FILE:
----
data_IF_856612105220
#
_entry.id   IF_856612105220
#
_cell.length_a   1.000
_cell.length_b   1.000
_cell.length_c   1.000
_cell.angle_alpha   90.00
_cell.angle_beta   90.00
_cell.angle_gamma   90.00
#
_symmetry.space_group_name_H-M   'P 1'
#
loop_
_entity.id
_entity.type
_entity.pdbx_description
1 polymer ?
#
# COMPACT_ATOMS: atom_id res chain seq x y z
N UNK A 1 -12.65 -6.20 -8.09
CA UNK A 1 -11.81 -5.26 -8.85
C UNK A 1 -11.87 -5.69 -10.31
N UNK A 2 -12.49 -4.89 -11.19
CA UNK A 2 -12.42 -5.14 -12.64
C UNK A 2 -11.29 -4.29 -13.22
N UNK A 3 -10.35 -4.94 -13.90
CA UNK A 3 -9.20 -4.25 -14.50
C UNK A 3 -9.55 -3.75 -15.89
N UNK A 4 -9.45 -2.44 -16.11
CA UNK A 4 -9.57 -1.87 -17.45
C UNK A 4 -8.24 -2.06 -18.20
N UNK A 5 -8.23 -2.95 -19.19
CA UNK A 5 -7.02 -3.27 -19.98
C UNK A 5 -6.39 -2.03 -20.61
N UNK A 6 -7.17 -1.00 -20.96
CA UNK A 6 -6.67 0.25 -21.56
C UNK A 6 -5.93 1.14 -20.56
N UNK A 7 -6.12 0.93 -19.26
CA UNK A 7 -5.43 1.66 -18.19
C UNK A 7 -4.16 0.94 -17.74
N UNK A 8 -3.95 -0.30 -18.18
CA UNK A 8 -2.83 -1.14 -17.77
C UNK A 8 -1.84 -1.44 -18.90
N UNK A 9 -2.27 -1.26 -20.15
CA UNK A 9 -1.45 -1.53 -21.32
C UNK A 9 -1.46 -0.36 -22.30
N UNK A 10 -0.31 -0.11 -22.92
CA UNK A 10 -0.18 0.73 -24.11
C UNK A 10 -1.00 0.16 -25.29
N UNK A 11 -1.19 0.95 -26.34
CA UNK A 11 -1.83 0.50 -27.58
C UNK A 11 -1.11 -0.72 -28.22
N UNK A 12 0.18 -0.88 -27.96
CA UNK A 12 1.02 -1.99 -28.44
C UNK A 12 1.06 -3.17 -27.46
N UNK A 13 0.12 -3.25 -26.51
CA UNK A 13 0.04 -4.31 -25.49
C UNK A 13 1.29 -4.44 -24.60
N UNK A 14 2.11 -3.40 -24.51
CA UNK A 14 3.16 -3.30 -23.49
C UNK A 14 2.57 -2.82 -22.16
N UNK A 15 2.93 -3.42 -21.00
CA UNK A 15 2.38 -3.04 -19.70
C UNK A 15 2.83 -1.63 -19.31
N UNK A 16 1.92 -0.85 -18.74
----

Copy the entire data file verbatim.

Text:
data_IF_856612105220
#
_entry.id   IF_856612105220
#
_cell.length_a   1.000
_cell.length_b   1.000
_cell.length_c   1.000
_cell.angle_alpha   90.00
_cell.angle_beta   90.00
_cell.angle_gamma   90.00
#
_symmetry.space_group_name_H-M   'P 1'
#
loop_
_entity.id
_entity.type
_entity.pdbx_description
1 polymer ?
#
# COMPACT_ATOMS: atom_id res chain seq x y z
N UNK A 1 -12.65 -6.20 -8.09
CA UNK A 1 -11.81 -5.26 -8.85
C UNK A 1 -11.87 -5.69 -10.31
N UNK A 2 -12.49 -4.89 -11.19
CA UNK A 2 -12.42 -5.14 -12.64
C UNK A 2 -11.29 -4.29 -13.22
N UNK A 3 -10.35 -4.94 -13.90
CA UNK A 3 -9.20 -4.25 -14.50
C UNK A 3 -9.55 -3.75 -15.89
N UNK A 4 -9.45 -2.44 -16.11
CA UNK A 4 -9.57 -1.87 -17.45
C UNK A 4 -8.24 -2.06 -18.20
N UNK A 5 -8.23 -2.95 -19.19
CA UNK A 5 -7.02 -3.27 -19.98
C UNK A 5 -6.39 -2.03 -20.61
N UNK A 6 -7.17 -1.00 -20.96
CA UNK A 6 -6.67 0.25 -21.56
C UNK A 6 -5.93 1.14 -20.56
N UNK A 7 -6.12 0.93 -19.26
CA UNK A 7 -5.43 1.66 -18.19
C UNK A 7 -4.16 0.94 -17.74
N UNK A 8 -3.95 -0.30 -18.18
CA UNK A 8 -2.83 -1.14 -17.77
C UNK A 8 -1.84 -1.44 -18.90
N UNK A 9 -2.27 -1.26 -20.15
CA UNK A 9 -1.45 -1.53 -21.32
C UNK A 9 -1.46 -0.36 -22.30
N UNK A 10 -0.31 -0.11 -22.92
CA UNK A 10 -0.18 0.73 -24.11
C UNK A 10 -1.00 0.16 -25.29
N UNK A 11 -1.19 0.95 -26.34
CA UNK A 11 -1.83 0.50 -27.58
C UNK A 11 -1.11 -0.72 -28.22
N UNK A 12 0.18 -0.88 -27.96
CA UNK A 12 1.02 -1.99 -28.44
C UNK A 12 1.06 -3.17 -27.46
N UNK A 13 0.12 -3.25 -26.51
CA UNK A 13 0.04 -4.31 -25.49
C UNK A 13 1.29 -4.44 -24.60
N UNK A 14 2.11 -3.40 -24.51
CA UNK A 14 3.16 -3.30 -23.49
C UNK A 14 2.57 -2.82 -22.16
N UNK A 15 2.93 -3.42 -21.00
CA UNK A 15 2.38 -3.04 -19.70
C UNK A 15 2.83 -1.63 -19.31
N UNK A 16 1.92 -0.85 -18.74